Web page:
We also characterized the effect of rotenone on sympathetic neurons in vitro. The degenerative process of the sympathetic ganglia has been observed in PD and Lewy body disease patients and classified within three stages in which neurite loss precedes neuronal loss [11, 12]. In the early stage, a few LBs are observed in the ganglia but the number of neurons and immunoreactivity for TH is well preserved. In the middle stage, many LBs are found in the ganglia and the number of neurons appears to be normal with H&E staining. However, a significant number of neuronal somata (about 20–30 % of neurons) are TH-immunonegative. In the advanced stage, there is apparent neuronal loss in the ganglia and the number of LBs is decreased compared with the middle stage. Interestingly, we could observe similar alterations in vitro by treating sympathetic neurons with different concentrations of rotenone. We observed neurite degeneration and LB-like alpha-synuclein inclusions that were also positive for TH. These alterations could be observed with rotenone concentrations higher than 100 µM and preceded sympathetic neuronal death in the case of the highest concentration of rotenone (5 µM). Additionally, we also observed a decrease in the amount of TH within sympathetic cells.

Previous studies have shown both an up-regulation and a down-regulation of alpha-synuclein expression upon exposure to different toxins [2931]. It is still unclear whether the aggregation of alpha-synuclein is induced by an up-regulation of its expression or by post-translational modifications. We analyzed the effect of rotenone treatment on alpha-synuclein expression. Despite the appearance of alpha-synuclein inclusions, our results show a down regulation of alpha-synuclein expression upon rotenone treatment. It can be argued, that this reduction in alpha-synuclein expression is linked to neuronal loss, as also the expression of TH inside sympathetic cells was reduced. However, we quantified the total amount of sympathetic neurons in every treatment before protein extraction and we did not observed any sympathetic neuronal loss after 100 nM rotenone-treatment and only a mild neuronal loss after treatment with 1 µm rotenone (see results Fig. 4). Interestingly, in both cases we did observe significant neurite impairment with a reduction of neurite density. These results led us to speculate that the down-regulation of alpha-synuclein expression and TH levels could be linked to the neurite degeneration. Alpha-synuclein is a presynaptic protein and TH is an enzyme needed to produce noradrenaline also localized to the synaptic terminals. Therefore, the disappearance of the neurites could induce a feedback leading to the down-regulation of alpha-synuclein and TH expression. Altogether these results suggest that the appearance of ASYN accumulations within sympathetic neurons is not due to an increase in its expression and is independent of the total alpha-synuclein content. Thus, suggesting that other processes such as alpha-synuclein post-translational modifications may be responsible for the increase in alpha-synuclein to alpha-synuclein interactions.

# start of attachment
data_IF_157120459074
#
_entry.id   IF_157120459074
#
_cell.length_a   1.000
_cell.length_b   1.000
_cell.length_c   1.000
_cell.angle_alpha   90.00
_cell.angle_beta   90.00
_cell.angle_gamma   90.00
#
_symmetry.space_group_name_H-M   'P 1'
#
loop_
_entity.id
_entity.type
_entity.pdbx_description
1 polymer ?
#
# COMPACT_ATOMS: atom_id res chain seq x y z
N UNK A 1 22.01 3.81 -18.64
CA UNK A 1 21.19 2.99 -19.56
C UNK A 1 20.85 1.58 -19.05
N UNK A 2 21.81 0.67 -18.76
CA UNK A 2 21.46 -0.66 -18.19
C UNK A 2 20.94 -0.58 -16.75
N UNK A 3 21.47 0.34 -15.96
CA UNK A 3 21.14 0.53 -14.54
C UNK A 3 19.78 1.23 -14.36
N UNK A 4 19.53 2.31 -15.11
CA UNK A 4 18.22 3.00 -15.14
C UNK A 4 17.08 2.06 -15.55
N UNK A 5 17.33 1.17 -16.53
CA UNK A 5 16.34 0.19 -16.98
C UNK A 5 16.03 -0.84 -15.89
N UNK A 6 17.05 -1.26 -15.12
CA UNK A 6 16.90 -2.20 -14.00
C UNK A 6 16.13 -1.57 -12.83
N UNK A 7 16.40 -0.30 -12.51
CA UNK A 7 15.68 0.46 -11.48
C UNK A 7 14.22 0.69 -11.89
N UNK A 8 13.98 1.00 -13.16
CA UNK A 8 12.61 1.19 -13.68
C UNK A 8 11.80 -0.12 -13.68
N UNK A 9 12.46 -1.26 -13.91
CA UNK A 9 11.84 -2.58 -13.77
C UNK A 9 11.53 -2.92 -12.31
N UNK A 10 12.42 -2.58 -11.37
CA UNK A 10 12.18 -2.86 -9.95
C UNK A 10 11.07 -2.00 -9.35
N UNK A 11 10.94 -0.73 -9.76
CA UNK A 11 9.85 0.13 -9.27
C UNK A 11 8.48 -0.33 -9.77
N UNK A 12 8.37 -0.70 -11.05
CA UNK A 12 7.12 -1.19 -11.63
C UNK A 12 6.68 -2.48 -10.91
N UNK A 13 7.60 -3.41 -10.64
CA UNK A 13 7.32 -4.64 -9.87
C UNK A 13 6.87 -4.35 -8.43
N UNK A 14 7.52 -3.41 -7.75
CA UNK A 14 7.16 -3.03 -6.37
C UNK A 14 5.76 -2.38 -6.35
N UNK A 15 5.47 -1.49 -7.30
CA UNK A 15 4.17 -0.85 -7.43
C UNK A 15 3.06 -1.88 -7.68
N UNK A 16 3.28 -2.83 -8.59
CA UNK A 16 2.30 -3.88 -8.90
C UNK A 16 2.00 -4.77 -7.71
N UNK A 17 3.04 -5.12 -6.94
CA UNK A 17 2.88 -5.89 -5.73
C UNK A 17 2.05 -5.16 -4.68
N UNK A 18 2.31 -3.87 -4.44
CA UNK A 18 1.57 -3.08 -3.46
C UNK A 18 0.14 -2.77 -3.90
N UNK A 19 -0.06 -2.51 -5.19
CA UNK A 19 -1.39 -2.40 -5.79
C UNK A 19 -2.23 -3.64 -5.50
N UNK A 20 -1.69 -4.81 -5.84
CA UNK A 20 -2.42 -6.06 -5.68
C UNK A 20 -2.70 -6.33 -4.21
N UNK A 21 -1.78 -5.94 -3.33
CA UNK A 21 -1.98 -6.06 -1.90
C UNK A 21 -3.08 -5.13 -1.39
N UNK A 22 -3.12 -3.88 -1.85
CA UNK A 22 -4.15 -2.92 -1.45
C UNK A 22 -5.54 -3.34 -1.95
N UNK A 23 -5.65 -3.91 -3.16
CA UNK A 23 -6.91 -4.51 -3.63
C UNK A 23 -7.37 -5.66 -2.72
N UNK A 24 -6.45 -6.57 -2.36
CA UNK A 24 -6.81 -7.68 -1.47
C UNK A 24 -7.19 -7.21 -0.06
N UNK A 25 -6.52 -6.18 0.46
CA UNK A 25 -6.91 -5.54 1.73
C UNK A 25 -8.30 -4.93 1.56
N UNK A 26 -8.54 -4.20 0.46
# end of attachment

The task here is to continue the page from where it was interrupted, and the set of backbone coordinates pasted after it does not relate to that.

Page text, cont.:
Two hypothesis have been postulated to explain the appearance and progression of PD pathology in patients: (1) a double action (peripheral and central) of a systemic noxa and (2) the enteric/olfactory spreading hypothesis, that postulates that toxins or infectious agents acting on the ENS and the OB could trigger the appearance of the pathology and its progression into and throughout the CNS. As PD has been related to the exposure to pesticides [32, 33], some authors suggest that the progression pattern observed in PD patients could be explained by the systemic effect of environmental toxins on the nervous system [1820] leading to the first hypothesis. If we apply this hypothesis to our model, the pathology progression pattern that we observe would be a consequence of neuronal differences in the sensitivity to Complex I inhibition. Therefore, sympathetic neurons should be more sensitive to rotenone treatment than dopaminergic neurons. In order to test the first hypothesis, we compared the effect of different concentrations of rotenone on sympathetic and dopaminergic neurons in vitro. Our results clearly show that dopaminergic neurons are up to 100 times more sensitive to rotenone than sympathetic neurons, suggesting that the pathology progression observed in oral rotenone treated mice is not due to a systemic effect of the substance. In the last years, different studies have shown that injected or locally produced ASYN can spread from one region to another of the nervous system [3436]. More recently, a study showed that full and partial vagotomy reduced the risk of developing Parkinson’s disease [37]. Thus supporting the spreading hypothesis.